Vladimir Putin has a near cult status today. Looking at media coverage over the past few years, most was supposed to make him look good.
Once the seemingly meek prime minister of Boris Yeltsin as the colossus of the old Soviet Union melted away in 1999, Putin came to be seen as not only shrewd but invincible and virile.
You never used to hear anyone boo him in public, for instance, as happened this November when Putin got in the ring to congratulate the Russian winner of a mixed martial arts fight; when the live broadcast was replayed later, the booing was cut out.
On the Internet, angry Russians made clear they had not been razzing the honourable loser of the match, as apologists had hastily suggested, but Putin himself. Putin’s popularity rating had always been in the realm of, well, top of the pops, thanks to control of the media.
The political place-switch broadly appears to be on track between him and President Medvedev. His presidential term after Putin’s first two terms is expiring, so pressure has built up on the former KGB agent to deliver much-awaited change.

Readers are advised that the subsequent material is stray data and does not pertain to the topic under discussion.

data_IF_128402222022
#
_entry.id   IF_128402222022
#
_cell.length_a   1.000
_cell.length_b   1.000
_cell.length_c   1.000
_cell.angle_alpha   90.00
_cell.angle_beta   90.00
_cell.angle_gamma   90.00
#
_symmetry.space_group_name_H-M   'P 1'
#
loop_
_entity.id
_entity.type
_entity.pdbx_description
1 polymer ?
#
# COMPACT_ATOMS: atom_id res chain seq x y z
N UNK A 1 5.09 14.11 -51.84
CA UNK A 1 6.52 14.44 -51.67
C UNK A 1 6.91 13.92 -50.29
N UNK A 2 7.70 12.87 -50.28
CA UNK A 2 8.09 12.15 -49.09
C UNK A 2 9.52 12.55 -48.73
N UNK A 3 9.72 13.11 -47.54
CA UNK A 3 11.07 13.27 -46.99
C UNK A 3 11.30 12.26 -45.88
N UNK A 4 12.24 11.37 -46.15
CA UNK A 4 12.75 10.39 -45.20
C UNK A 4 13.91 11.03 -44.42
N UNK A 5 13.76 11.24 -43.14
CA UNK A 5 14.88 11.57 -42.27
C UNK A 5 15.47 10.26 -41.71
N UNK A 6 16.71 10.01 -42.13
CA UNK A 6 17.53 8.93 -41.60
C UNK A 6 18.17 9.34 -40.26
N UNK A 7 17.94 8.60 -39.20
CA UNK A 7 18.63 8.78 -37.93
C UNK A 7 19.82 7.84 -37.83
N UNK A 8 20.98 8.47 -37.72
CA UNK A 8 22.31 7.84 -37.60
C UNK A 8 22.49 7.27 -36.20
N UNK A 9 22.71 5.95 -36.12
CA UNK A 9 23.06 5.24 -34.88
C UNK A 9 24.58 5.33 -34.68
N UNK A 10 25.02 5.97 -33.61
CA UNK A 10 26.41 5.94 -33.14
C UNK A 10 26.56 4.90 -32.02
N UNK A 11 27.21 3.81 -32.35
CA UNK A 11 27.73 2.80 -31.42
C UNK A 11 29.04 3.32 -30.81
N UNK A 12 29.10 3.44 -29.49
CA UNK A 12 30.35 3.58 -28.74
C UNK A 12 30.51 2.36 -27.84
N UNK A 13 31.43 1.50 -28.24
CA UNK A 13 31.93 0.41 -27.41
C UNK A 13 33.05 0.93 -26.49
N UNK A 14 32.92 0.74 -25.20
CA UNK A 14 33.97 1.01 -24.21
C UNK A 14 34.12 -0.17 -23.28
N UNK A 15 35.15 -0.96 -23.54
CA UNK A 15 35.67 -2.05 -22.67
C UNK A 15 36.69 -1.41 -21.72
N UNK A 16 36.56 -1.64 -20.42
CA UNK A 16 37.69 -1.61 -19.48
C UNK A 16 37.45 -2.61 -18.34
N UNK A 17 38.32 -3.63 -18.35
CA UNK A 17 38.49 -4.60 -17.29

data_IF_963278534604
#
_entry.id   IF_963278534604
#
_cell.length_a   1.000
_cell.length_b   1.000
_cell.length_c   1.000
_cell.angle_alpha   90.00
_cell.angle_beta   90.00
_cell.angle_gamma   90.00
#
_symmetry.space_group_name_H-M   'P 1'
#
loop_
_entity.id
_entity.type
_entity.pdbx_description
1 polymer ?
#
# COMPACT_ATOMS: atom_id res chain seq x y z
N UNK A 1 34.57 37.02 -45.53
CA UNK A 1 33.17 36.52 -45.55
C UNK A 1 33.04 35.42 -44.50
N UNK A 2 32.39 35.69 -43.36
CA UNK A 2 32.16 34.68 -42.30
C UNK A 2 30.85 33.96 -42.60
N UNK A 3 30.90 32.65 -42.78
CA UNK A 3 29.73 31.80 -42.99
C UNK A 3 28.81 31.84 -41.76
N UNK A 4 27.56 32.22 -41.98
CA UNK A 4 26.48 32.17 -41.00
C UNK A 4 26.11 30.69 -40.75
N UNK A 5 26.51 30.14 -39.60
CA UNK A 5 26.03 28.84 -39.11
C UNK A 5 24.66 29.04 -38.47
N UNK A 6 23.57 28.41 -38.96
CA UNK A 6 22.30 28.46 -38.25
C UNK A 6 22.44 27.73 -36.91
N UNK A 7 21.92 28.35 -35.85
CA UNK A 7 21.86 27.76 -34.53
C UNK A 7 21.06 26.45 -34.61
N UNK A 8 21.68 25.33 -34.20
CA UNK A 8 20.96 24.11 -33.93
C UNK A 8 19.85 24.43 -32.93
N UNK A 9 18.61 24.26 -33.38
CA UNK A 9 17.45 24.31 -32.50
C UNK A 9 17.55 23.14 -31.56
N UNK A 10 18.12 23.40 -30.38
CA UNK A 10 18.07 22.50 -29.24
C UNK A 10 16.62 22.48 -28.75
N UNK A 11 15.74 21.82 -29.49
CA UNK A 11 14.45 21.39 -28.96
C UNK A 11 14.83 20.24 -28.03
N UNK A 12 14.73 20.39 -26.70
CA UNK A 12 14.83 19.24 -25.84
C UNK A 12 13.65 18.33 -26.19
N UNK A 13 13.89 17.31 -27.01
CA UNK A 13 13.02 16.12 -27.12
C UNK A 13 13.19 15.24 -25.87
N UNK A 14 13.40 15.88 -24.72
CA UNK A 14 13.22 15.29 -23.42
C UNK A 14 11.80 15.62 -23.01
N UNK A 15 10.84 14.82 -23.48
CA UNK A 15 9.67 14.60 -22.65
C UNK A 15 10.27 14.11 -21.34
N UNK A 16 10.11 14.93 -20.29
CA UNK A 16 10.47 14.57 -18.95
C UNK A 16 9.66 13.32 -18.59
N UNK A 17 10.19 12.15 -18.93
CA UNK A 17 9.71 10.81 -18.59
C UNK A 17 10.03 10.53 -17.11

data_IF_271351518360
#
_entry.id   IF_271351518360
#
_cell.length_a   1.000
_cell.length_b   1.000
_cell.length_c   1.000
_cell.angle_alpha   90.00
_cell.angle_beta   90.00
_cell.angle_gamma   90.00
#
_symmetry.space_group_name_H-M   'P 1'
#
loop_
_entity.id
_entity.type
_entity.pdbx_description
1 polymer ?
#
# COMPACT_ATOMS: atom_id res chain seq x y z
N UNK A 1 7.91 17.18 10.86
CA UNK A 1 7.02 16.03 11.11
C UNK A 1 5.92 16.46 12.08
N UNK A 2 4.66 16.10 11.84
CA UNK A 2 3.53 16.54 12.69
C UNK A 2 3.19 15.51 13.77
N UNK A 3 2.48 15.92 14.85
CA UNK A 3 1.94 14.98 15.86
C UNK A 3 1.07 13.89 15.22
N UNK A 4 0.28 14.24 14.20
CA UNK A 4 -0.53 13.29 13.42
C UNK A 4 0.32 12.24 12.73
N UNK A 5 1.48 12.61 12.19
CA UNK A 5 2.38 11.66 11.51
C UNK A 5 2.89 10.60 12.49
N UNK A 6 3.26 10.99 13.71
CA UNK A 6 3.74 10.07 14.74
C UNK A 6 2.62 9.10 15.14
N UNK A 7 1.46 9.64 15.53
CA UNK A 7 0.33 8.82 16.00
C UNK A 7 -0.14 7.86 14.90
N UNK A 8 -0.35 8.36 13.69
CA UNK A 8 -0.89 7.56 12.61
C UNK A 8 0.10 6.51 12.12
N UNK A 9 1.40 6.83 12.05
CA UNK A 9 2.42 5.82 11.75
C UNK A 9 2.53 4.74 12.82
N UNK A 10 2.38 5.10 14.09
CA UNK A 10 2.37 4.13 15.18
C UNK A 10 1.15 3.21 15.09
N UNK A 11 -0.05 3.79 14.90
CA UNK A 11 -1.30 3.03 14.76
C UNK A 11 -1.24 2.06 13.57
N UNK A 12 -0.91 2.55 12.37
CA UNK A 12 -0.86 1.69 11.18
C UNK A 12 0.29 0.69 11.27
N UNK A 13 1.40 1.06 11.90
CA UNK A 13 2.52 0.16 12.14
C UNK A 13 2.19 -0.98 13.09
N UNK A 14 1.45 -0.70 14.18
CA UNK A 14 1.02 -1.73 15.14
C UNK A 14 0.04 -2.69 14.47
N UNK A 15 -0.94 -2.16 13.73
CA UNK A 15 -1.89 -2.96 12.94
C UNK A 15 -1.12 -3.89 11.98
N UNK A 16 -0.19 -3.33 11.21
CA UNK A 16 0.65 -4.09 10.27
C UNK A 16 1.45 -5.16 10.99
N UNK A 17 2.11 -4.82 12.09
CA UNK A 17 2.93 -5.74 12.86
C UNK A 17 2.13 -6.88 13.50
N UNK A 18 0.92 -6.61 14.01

Even while Medvedev was in charge, Putin made the lion’s share of important decisions, sporting the Russian ‘alpha male’ image to the younger man’s beta-male — or as Western wags saw them: ‘Starsky and Hutch’. The failure of either man to push much effective reform led to increasing disgust with flashy spectacle.
Many ordinary Russians dismissed rumours of friction. They accepted that the two men have worked as a team towards making Russia strong, with a globally-linked, efficient economy and capital flows, though perhaps less attention to civic rights.
Medvedev’s turn as king fish has been seen by many as a form of legal politeness toward the people, to help pass the pill of one-man-dominant leadership. He and Putin took steps to appear close to the common man, concerned not only for rich and powerful friends high up, but also for the general well-being.
In the Russian parliament, Putin invoked the current darkened state of the world’s economies: “There are still many risks and much uncertainty,” he said, “and it is very important that we work as a team in these storm conditions, in crisis conditions, so that our boat will not flip over.”
While critics fear a tightening of authoritarian rule, Putin continues to strike up the band, telling Russia that his ship will not go down.